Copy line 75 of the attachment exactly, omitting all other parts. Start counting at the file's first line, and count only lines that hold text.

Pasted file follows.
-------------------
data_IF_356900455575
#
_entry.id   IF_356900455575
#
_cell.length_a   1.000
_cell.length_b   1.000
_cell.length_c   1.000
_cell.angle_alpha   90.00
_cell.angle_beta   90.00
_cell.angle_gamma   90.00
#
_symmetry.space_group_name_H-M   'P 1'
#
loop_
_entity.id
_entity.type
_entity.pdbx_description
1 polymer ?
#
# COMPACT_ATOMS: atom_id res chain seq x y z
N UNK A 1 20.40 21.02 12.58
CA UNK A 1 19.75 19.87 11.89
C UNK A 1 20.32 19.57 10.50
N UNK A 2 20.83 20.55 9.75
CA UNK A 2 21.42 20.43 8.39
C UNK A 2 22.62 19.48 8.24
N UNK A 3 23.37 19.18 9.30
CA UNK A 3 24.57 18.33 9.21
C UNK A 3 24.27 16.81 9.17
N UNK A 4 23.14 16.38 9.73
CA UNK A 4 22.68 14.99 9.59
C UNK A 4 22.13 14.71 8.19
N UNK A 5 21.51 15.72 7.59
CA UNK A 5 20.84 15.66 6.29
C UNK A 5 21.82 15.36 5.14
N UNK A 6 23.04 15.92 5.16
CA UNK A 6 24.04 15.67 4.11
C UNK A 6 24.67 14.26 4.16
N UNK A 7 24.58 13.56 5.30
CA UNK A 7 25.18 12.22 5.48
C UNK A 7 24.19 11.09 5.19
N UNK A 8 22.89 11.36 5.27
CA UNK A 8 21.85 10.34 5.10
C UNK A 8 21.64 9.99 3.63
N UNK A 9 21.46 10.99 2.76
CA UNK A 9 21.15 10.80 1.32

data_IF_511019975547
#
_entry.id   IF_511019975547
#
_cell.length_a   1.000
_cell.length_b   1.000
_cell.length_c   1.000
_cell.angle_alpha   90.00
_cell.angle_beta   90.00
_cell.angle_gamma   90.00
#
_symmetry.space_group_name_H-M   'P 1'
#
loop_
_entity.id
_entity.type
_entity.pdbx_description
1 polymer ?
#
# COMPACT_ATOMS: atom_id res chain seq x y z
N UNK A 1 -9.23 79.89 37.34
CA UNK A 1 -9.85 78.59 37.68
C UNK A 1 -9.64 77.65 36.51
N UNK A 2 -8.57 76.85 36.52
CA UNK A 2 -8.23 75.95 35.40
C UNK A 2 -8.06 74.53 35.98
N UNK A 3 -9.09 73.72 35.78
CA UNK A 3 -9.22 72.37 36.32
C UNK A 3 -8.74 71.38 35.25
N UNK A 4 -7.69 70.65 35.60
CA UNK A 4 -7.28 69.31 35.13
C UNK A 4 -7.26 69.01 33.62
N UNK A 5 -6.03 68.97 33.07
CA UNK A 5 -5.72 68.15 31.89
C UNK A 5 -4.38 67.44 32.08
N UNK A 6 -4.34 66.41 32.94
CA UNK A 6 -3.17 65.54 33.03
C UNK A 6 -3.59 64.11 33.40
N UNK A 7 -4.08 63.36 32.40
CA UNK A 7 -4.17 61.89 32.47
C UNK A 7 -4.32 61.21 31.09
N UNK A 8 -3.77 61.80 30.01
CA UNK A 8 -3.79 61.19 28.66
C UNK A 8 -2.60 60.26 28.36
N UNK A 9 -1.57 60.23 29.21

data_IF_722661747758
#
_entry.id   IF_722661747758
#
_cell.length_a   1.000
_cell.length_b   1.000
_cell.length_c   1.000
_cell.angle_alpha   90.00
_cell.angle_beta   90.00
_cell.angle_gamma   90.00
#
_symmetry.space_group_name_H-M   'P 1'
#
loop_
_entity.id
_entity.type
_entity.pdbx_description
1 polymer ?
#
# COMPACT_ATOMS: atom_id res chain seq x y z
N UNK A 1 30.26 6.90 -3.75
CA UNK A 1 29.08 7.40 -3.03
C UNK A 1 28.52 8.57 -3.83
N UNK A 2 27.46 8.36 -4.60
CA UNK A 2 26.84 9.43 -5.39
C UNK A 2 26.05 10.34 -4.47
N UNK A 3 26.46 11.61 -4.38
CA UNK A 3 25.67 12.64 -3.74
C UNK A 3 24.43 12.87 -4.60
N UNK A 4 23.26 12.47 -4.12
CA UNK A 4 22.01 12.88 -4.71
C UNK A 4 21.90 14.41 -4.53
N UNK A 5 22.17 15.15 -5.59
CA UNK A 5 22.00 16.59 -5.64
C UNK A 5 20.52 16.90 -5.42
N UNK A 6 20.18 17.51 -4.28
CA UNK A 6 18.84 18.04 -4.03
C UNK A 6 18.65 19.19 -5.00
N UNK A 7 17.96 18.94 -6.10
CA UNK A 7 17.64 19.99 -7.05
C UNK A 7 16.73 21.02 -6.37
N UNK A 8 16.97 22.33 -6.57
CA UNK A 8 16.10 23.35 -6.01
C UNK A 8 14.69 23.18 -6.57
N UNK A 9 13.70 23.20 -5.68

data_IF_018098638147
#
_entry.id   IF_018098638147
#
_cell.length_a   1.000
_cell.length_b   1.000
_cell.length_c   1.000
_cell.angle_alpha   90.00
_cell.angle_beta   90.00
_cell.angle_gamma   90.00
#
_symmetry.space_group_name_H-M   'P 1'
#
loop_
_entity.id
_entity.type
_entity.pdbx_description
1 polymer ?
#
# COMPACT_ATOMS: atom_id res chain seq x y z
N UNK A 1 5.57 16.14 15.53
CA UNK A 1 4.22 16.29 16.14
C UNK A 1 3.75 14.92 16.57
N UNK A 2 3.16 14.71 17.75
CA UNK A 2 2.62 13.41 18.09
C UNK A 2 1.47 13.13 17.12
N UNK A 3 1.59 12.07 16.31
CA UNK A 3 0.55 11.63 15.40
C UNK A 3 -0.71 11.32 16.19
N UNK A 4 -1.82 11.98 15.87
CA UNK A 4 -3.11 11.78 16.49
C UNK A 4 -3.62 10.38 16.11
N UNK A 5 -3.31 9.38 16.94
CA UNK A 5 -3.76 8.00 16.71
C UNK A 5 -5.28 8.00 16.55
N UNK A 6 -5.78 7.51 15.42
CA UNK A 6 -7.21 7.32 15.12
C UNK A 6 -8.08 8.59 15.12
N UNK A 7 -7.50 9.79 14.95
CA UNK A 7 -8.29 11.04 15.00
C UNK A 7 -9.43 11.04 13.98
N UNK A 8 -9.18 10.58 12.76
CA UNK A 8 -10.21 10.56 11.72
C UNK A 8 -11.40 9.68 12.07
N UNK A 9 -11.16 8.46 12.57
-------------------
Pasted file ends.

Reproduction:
C UNK A 3 -8.74 71.38 35.25